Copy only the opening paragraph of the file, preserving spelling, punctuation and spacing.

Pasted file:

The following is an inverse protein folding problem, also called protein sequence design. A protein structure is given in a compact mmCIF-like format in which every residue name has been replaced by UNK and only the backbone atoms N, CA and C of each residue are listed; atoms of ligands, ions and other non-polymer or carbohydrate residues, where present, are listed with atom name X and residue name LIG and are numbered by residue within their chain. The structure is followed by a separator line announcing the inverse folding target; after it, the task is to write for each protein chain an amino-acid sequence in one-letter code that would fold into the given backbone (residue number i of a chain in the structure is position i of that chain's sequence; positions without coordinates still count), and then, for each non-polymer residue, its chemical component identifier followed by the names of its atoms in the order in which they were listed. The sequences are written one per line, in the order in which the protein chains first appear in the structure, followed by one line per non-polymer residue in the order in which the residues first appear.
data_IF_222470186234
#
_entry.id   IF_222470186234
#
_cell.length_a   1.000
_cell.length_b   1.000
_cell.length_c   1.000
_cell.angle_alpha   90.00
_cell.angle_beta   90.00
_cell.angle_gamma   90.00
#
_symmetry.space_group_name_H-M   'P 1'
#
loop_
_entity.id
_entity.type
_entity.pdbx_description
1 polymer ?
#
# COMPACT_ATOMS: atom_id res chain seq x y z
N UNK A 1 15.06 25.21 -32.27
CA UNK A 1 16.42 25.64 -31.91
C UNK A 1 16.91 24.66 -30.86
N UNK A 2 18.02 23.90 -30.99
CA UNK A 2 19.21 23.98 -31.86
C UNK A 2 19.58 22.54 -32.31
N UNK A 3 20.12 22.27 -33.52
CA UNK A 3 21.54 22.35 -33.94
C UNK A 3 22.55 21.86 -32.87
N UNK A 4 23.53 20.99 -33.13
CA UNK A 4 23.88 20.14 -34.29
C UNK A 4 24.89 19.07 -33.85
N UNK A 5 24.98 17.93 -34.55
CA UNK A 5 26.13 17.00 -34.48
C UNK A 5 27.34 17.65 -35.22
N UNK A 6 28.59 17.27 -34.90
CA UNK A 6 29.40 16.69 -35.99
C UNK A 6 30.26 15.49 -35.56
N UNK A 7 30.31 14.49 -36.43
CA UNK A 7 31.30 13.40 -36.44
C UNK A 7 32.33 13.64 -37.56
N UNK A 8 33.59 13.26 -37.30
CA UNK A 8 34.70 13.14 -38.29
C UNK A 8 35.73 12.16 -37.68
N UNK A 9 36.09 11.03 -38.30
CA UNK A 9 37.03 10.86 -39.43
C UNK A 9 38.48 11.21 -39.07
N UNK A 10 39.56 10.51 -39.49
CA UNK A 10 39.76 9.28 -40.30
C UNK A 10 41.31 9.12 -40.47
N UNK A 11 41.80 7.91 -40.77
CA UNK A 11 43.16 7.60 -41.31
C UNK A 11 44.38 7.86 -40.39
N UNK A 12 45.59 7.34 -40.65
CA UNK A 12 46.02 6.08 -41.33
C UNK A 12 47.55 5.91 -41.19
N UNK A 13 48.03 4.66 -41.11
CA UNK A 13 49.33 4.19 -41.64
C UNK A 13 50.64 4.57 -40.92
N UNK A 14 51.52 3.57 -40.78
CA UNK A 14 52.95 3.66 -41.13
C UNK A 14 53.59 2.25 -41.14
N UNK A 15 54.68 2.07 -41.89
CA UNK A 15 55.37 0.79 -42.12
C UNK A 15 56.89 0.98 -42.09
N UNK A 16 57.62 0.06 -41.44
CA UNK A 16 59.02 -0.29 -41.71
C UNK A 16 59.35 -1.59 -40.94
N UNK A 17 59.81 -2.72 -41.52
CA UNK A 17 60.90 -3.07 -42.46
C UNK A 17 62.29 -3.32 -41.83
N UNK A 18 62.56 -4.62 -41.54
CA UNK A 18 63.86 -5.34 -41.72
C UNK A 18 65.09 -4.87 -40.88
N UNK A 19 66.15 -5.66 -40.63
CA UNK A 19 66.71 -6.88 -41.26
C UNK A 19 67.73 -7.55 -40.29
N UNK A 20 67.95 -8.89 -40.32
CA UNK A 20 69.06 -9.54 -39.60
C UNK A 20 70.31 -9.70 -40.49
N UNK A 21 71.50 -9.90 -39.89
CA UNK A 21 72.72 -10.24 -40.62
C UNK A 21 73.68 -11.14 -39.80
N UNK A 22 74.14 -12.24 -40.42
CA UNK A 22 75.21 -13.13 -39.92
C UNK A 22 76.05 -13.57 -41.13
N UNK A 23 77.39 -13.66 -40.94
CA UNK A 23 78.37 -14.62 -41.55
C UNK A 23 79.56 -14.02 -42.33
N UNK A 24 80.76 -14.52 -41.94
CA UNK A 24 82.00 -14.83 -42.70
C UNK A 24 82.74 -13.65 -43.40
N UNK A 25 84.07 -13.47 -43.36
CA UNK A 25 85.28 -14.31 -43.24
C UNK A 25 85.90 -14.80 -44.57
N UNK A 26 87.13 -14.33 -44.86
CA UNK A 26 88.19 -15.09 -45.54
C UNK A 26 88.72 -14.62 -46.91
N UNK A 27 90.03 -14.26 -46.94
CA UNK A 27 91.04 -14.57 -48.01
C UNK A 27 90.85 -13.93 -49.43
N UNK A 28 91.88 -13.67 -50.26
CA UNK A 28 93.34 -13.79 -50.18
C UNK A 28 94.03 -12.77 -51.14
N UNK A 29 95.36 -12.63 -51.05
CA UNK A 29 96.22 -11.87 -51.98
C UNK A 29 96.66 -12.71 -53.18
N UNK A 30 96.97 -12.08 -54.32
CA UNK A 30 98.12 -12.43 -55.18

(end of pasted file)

The following is an inverse protein folding problem, also called protein sequence design. A protein structure is given in a compact mmCIF-like format in which every residue name has been replaced by UNK and only the backbone atoms N, CA and C of each residue are listed; atoms of ligands, ions and other non-polymer or carbohydrate residues, where present, are listed with atom name X and residue name LIG and are numbered by residue within their chain. The structure is followed by a separator line announcing the inverse folding target; after it, the task is to write for each protein chain an amino-acid sequence in one-letter code that would fold into the given backbone (residue number i of a chain in the structure is position i of that chain's sequence; positions without coordinates still count), and then, for each non-polymer residue, its chemical component identifier followed by the names of its atoms in the order in which they were listed. The sequences are written one per line, in the order in which the protein chains first appear in the structure, followed by one line per non-polymer residue in the order in which the residues first appear.